The opinion of the court was delivered by: Kendall J. Newman United States Magistrate Judge
FINDINGS AND RECOMMENDATIONS
Petitioner is a state prisoner proceeding without counsel with an application for writ of habeas corpus pursuant to 28 U.S.C. § 2254. Petitioner challenges his March 22, 2005 conviction of three counts of forcible lewd and lascivious acts on a minor under age 14, and five counts of lewd and lascivious acts on two separate minors under the age of 14. Petitioner was sentenced to a determinate term of twelve years in state prison, plus an indeterminate term of forty-five years to life. Petitioner raises two claims*fn1 in the instant petition: (1) the trial court abused its discretion by allowing petitioner to be impeached with stale, prior misdemeanor conduct, in violation of petitioner's due process rights; and (2) trial counsel was ineffective at sentencing for not successfully arguing that petitioner's sentence violated the Constitution pursuant to Apprendi v. New Jersey, 530 U.S. 466 (2000). After carefully reviewing the record, this court finds that the petition for writ of habeas corpus should be denied.
1. A jury convicted petitioner of three counts of forcible lewd and lascivious acts upon his 11-year-old daughter Hi.L. (counts I, II and III); three counts of lewd and lascivious acts upon Hi.L. (counts IV, V and VI), and two counts of lewd and lascivious acts upon his five-year-old daughter, Ha.L. (counts VII and VIII). The jury found that two acts involving Hi.L. had occurred on different occasions than the remaining acts involving Hi.L., and that one count involving Ha.L. had occurred on a different occasion than the other act involving Ha.L. The jury found that petitioner committed lewd acts against two victims under the age of 14, within the meaning of California Penal Code § 667.61, subdivisions (b) and (e)(5).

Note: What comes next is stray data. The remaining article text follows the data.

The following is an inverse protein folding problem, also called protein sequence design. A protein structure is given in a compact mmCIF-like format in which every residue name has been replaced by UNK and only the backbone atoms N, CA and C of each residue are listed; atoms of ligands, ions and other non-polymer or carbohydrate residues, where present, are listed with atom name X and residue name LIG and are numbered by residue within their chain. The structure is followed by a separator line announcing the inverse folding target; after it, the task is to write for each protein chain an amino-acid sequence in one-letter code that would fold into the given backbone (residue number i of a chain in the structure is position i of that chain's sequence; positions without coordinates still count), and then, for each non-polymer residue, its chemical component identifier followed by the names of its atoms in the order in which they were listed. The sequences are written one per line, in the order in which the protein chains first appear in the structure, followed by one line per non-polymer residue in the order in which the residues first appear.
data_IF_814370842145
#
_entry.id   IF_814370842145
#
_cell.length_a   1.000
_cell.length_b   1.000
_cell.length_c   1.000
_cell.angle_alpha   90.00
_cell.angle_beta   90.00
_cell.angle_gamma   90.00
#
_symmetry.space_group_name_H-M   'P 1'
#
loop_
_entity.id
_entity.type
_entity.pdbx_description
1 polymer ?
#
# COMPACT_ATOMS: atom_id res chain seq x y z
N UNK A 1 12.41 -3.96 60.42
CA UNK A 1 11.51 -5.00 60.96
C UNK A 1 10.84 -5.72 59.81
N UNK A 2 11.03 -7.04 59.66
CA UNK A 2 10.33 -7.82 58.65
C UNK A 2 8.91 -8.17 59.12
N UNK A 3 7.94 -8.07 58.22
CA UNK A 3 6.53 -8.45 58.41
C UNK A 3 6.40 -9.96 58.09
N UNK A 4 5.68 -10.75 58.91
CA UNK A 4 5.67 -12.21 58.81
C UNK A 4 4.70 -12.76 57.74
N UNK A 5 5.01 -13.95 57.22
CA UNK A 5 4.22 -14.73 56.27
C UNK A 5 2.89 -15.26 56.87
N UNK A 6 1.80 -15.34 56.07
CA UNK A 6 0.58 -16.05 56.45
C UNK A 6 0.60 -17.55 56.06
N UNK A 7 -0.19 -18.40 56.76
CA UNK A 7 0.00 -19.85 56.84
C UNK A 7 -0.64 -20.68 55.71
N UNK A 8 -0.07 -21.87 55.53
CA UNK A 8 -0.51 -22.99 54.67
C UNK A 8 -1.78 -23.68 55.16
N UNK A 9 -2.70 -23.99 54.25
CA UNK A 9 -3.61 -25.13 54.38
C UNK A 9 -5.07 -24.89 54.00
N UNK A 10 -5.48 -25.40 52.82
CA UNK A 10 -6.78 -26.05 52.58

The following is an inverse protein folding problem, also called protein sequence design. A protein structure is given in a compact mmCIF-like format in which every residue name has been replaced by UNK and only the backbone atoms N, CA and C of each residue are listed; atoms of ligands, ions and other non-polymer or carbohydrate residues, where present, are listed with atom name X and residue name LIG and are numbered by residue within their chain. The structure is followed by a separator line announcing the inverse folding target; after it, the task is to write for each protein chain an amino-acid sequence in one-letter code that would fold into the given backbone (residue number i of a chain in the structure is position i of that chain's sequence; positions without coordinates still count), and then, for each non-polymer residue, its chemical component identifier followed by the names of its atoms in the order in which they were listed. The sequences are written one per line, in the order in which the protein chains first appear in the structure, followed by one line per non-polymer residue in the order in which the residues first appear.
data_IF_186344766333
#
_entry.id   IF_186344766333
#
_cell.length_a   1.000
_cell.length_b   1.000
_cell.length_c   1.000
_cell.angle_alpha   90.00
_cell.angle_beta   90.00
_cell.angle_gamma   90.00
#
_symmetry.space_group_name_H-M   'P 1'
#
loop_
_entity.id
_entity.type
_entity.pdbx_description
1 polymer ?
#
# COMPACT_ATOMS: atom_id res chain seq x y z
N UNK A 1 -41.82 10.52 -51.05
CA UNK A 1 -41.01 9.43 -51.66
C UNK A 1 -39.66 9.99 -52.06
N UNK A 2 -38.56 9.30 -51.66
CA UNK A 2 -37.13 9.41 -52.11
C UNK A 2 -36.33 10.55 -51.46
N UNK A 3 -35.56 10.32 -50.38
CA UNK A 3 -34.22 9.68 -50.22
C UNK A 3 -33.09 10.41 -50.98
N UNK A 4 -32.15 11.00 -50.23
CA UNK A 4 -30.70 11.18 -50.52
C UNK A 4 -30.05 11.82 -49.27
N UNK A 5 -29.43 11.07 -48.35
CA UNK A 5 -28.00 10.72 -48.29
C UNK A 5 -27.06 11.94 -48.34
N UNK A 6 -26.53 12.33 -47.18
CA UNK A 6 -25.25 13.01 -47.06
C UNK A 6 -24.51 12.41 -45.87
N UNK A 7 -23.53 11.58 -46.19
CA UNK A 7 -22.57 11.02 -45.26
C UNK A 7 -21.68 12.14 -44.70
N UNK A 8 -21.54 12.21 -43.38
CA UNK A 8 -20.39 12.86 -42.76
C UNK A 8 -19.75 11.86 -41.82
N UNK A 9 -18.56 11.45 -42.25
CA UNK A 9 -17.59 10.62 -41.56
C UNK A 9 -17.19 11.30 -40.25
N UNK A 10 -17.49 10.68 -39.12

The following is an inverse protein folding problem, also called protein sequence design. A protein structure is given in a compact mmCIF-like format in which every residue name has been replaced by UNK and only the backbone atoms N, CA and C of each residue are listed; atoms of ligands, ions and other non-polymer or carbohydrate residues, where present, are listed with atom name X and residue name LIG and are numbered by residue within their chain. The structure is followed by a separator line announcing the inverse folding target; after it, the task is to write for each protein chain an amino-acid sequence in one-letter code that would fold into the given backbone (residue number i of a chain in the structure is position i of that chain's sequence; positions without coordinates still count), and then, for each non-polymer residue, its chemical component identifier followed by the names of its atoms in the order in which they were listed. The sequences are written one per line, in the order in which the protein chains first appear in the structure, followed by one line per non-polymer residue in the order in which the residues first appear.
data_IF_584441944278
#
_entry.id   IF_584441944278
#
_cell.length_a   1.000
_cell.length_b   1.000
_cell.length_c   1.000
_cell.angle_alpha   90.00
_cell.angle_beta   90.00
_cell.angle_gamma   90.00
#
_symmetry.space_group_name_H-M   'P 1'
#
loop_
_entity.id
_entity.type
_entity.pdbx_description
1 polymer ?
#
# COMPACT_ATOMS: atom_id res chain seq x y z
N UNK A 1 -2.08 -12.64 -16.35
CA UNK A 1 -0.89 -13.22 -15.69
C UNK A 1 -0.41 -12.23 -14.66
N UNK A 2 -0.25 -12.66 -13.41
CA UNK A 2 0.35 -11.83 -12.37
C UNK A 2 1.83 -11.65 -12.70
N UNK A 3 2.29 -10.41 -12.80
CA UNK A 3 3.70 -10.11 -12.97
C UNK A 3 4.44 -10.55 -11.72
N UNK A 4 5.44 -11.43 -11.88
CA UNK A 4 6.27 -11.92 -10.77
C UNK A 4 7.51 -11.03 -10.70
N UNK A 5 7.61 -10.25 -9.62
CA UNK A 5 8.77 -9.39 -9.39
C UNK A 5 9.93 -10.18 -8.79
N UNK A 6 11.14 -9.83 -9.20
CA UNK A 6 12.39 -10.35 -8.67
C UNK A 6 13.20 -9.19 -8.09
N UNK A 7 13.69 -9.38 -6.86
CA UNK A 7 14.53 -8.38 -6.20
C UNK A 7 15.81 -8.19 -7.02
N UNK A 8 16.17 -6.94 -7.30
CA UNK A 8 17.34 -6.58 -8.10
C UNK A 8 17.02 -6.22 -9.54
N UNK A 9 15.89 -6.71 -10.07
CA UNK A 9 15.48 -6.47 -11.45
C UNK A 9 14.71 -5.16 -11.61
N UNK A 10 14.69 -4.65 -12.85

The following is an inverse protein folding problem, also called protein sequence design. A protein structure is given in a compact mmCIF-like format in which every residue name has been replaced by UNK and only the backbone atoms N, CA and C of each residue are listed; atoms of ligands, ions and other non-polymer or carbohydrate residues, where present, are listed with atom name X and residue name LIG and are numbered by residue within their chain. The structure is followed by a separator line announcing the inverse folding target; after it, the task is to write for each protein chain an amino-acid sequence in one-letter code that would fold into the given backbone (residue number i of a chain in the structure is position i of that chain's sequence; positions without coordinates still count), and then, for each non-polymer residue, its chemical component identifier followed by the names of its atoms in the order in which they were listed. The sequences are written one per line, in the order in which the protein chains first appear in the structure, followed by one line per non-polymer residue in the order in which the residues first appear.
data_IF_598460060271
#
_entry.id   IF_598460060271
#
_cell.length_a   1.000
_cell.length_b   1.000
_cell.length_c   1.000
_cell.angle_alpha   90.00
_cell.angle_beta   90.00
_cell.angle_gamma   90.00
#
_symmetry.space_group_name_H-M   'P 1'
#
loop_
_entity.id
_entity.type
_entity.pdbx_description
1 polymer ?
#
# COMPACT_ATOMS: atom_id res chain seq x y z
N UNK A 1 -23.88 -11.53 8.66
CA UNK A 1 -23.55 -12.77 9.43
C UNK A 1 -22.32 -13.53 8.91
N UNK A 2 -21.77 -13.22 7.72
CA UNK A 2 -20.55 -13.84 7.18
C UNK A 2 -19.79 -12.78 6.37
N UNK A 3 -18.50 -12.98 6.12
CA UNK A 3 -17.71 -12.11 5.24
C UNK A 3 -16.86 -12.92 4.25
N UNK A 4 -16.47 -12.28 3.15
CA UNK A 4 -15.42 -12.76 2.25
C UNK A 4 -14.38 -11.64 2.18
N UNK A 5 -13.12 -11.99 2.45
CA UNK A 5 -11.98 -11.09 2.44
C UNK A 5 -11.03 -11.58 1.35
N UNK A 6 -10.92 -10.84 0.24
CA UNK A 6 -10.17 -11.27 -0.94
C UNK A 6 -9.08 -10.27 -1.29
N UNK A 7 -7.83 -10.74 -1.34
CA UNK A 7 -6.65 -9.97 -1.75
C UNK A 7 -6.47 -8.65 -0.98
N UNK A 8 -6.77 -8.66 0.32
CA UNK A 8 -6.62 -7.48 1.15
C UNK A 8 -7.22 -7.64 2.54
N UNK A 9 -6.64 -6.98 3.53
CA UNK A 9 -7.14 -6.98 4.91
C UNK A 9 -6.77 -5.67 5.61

2. Petitioner was sentenced to state prison for a determinate term of 12 years (the six-year middle term on count VII plus a fully consecutive six-year term on count I), plus an indeterminate term of 45 years to life (three consecutive terms of 15 years to life) on counts II, III and VIII. The court imposed middle terms on counts IV, V, and VI, but ordered the sentences on those counts stayed pursuant to California Penal Code § 654. (2 Clerk's Transcript ("CT") at 324-27.)